Chernobyl #5: Evacuation
ICM continues with its fascinating series of Chernobyl “instant dioramas” with the latest being a scene depicting the evacuation of civilians from the threatened region around the power plant disaster. In this case, five figures are provided, along with an apartment balcony, a small pot and a printed background to bring it all together.
The figures include one older gentleman, a young man and woman, and a somewhat matronly mother with young daughter. All are excellently sculpted and show lots of individual character along with natural poses. If there is any objection to the sculpting, it’s that none of the figures display the level of abject terror that I, personally, would be undergoing if such a thing were happening to me. In fact, all of the poses appear to be relatively relaxed. Maybe no one really knew what was happening.
Molding in general is quite good, and the figures go together well. The young girl’s skirt is split, so a little putty might be required there. Getting the mother and daughter to align correctly together requires a little bit of patience in order to ensure that all feet touch the ground. The suitcase detail on a couple of figures is a bit soft, and I would personally recommend replacing them with pieces from MiniArt’s luggage set.
Speaking of poses, all of these figures would also be suitable for just about any modern domestic travel scenario one could come up with, so they’re extremely versatile and not just confined to this scene. They also don’t appear to be particularly “ethnic” in any real sense so they could stand in for just about any nationality you desire.
The kit also includes a front portico for an apartment building and a small, nondescript pot. I tried to match the colors on the printed background for the portico, and the small pot, which could be a waste bin or something similar I turned into a “tasteful planter” to go with the printed flower bed on the background.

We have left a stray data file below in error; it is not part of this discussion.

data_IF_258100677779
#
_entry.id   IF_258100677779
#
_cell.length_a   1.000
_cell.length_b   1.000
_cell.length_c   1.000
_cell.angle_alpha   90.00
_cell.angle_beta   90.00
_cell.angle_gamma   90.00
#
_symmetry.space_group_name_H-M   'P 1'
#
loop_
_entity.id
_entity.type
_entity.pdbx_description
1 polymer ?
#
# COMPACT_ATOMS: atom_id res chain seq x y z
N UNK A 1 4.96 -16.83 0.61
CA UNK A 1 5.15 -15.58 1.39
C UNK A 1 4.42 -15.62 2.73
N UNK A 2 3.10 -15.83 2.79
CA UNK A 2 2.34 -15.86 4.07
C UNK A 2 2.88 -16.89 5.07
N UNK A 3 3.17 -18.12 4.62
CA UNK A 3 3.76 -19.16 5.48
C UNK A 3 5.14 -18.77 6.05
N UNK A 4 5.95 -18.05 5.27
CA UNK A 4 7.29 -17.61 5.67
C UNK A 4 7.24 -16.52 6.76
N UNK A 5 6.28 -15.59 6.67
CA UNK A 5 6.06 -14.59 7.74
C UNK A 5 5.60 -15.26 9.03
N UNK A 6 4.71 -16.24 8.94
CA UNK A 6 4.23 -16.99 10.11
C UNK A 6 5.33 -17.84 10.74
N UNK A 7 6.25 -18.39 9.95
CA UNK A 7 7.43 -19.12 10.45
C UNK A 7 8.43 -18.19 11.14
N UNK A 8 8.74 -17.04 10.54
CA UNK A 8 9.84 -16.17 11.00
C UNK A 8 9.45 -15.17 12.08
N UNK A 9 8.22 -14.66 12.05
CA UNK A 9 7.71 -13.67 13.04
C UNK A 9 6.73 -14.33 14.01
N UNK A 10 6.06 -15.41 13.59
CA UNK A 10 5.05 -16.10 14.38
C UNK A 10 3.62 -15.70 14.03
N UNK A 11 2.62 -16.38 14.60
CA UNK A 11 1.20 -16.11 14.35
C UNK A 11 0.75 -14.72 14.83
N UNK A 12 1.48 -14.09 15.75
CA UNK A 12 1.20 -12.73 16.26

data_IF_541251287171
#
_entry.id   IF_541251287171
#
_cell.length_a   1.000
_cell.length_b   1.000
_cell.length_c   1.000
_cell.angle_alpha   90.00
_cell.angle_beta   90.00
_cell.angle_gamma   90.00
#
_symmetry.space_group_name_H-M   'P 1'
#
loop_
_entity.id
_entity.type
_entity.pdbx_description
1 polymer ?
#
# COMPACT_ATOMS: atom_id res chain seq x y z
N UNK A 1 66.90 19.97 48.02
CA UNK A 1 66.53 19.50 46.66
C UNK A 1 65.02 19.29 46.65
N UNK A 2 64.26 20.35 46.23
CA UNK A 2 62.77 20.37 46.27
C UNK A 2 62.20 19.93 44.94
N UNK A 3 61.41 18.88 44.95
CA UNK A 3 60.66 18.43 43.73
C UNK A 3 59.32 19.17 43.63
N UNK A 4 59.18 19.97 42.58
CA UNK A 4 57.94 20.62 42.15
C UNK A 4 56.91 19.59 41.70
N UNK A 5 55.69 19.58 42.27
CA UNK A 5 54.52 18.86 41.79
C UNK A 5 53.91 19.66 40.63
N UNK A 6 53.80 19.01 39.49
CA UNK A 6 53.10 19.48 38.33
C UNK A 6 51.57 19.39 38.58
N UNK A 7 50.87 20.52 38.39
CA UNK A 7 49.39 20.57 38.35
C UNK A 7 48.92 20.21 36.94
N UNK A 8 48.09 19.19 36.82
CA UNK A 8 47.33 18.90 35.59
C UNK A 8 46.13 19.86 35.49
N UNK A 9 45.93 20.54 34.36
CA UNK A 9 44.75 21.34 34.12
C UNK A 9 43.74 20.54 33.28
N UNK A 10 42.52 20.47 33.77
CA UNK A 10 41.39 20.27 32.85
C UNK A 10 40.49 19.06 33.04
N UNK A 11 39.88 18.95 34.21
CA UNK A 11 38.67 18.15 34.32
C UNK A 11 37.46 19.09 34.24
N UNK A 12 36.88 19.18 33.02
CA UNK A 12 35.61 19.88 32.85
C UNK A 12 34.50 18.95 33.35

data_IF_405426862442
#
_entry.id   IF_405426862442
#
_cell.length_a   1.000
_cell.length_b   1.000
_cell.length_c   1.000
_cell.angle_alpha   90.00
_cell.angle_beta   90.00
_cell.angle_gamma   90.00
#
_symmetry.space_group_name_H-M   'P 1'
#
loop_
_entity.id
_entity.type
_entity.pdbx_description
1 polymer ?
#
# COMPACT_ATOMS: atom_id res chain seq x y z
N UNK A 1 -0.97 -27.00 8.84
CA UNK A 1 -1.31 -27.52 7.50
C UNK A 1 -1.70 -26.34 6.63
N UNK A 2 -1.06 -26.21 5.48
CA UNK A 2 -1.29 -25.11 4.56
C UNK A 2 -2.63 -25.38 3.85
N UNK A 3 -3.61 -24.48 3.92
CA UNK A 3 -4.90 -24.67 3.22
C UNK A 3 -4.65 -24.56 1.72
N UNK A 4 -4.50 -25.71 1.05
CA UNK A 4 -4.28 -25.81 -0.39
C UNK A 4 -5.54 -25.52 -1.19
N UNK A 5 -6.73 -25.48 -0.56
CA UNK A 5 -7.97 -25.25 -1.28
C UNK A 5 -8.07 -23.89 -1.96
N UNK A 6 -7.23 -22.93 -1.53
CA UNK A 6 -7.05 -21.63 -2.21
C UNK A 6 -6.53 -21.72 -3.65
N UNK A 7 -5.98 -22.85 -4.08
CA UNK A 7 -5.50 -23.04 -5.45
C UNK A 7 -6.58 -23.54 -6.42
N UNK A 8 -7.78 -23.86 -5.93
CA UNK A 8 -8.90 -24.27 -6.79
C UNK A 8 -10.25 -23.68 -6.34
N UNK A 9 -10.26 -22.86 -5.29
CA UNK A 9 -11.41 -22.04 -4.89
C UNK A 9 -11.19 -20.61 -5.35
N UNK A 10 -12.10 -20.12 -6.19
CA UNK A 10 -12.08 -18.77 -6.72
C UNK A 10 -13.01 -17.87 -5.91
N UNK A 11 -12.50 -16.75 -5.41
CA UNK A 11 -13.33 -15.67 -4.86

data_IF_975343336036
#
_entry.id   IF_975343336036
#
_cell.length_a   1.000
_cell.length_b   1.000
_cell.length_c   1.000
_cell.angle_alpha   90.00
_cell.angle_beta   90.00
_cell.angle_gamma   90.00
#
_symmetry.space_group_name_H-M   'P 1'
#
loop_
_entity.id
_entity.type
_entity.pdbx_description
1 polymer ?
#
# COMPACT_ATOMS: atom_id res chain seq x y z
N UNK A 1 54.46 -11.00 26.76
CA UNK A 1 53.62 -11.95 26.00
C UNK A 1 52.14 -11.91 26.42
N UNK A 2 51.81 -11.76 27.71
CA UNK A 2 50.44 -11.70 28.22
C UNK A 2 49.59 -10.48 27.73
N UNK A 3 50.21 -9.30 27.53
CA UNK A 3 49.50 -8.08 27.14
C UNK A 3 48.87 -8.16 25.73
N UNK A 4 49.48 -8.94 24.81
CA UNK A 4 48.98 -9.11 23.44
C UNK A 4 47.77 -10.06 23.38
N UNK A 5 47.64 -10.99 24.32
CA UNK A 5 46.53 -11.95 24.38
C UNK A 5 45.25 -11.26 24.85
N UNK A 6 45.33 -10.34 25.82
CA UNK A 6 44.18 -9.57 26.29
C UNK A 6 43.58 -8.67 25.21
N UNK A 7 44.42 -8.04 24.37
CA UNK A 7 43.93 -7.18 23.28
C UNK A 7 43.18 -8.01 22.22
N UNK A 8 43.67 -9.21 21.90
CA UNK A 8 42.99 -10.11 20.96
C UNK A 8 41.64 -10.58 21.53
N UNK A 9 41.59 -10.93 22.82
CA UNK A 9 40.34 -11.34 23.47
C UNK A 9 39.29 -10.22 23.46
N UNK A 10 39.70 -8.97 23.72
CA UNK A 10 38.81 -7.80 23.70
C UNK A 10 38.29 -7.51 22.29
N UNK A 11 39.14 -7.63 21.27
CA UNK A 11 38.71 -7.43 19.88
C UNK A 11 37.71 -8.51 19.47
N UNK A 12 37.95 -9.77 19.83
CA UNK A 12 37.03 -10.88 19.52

One of the fun things about painting civilians is that your pallet is essentially unlimited. I permitted myself a bit of fun in that area, especially with the older man’s polo shirt, which I painted to resemble a Hawaiian shirt in my possession. I’m not 100% certain that it’s appropriate to the scene, but since the disaster occurred in April I can pretend that it was a hasty dressing for the evacuation. The others were just as enjoyable, and it was fun adding little personal bits, such as the sneakers on the young man or the peasant blouse for the girl or the “My Kitty” case for the daughter.
The figures really look good with the provided backdrop, although the scene is a little spartan considering the space they occupy. Figures from Preiser or some other manufacturer of civilian figures would effectively fill the space a bit more, or perhaps a couple of figures from the previous Chernobyl releases. In any case, there’s a lot of interesting options one could go for with this set. Whether you choose to replicate the cover on the box or use the figures in some other setting I can recommend this kit without reservations. It’s just plain fun (and how often can one use that word in connection with the Chernobyl disaster?).
My thanks to ICM for continuing this series (although where they go from here is anybody’s guess) and to IPMS/USA for letting me play with it. Thoroughly enjoyable. Stay safe, everyone, and happy modeling!